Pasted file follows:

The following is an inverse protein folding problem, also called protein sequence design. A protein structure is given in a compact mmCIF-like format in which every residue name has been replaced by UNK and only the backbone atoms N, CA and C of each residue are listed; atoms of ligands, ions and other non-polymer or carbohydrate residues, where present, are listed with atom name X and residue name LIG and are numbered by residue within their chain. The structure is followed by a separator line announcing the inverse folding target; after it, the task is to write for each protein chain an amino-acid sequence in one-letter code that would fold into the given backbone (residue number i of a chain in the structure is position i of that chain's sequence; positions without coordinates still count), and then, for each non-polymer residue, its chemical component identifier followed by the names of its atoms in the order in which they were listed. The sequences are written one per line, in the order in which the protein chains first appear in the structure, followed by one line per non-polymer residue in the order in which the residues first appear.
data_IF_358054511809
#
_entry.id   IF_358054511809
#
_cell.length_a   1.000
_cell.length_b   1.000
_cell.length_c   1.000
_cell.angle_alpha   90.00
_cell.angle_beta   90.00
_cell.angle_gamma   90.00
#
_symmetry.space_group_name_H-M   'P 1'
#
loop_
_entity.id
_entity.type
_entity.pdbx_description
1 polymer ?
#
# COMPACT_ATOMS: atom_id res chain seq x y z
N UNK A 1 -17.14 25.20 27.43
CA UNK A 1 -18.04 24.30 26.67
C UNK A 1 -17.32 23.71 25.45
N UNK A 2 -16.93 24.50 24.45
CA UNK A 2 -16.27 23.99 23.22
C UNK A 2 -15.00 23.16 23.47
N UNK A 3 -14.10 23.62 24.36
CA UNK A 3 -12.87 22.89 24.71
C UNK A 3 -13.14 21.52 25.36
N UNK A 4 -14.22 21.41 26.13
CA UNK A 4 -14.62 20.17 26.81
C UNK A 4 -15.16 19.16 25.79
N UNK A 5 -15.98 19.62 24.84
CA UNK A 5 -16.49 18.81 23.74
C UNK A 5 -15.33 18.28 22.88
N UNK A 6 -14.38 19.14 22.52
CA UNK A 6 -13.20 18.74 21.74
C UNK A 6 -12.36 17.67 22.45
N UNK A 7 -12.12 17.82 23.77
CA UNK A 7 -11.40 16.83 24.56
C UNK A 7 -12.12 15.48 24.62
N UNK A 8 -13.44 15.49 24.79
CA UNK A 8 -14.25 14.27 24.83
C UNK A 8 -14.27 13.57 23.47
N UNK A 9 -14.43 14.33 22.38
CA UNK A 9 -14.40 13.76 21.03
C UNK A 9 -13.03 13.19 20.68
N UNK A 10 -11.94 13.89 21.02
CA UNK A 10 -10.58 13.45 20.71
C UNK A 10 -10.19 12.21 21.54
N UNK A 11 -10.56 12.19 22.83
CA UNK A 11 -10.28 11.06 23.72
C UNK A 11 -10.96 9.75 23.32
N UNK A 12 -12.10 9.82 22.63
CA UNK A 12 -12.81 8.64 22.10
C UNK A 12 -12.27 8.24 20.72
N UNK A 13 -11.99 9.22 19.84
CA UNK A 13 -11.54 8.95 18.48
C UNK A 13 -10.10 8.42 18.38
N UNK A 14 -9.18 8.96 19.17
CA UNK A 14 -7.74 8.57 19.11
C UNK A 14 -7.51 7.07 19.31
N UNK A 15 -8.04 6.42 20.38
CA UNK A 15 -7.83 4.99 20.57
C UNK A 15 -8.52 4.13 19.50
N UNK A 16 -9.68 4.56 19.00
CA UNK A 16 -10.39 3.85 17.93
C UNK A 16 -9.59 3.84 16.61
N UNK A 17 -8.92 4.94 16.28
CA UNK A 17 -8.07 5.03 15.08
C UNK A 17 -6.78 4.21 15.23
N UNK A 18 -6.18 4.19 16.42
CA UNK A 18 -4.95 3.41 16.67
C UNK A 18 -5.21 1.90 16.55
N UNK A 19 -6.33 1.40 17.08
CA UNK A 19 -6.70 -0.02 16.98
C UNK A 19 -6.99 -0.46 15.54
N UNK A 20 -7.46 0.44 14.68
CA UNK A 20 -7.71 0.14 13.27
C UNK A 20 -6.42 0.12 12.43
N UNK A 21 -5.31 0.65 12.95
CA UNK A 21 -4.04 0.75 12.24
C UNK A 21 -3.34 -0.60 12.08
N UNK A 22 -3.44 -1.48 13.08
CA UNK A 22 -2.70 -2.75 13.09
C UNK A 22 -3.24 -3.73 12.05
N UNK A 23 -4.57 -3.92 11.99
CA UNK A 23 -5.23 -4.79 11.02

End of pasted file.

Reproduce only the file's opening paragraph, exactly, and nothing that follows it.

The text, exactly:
The following is an inverse protein folding problem, also called protein sequence design. A protein structure is given in a compact mmCIF-like format in which every residue name has been replaced by UNK and only the backbone atoms N, CA and C of each residue are listed; atoms of ligands, ions and other non-polymer or carbohydrate residues, where present, are listed with atom name X and residue name LIG and are numbered by residue within their chain. The structure is followed by a separator line announcing the inverse folding target; after it, the task is to write for each protein chain an amino-acid sequence in one-letter code that would fold into the given backbone (residue number i of a chain in the structure is position i of that chain's sequence; positions without coordinates still count), and then, for each non-polymer residue, its chemical component identifier followed by the names of its atoms in the order in which they were listed. The sequences are written one per line, in the order in which the protein chains first appear in the structure, followed by one line per non-polymer residue in the order in which the residues first appear.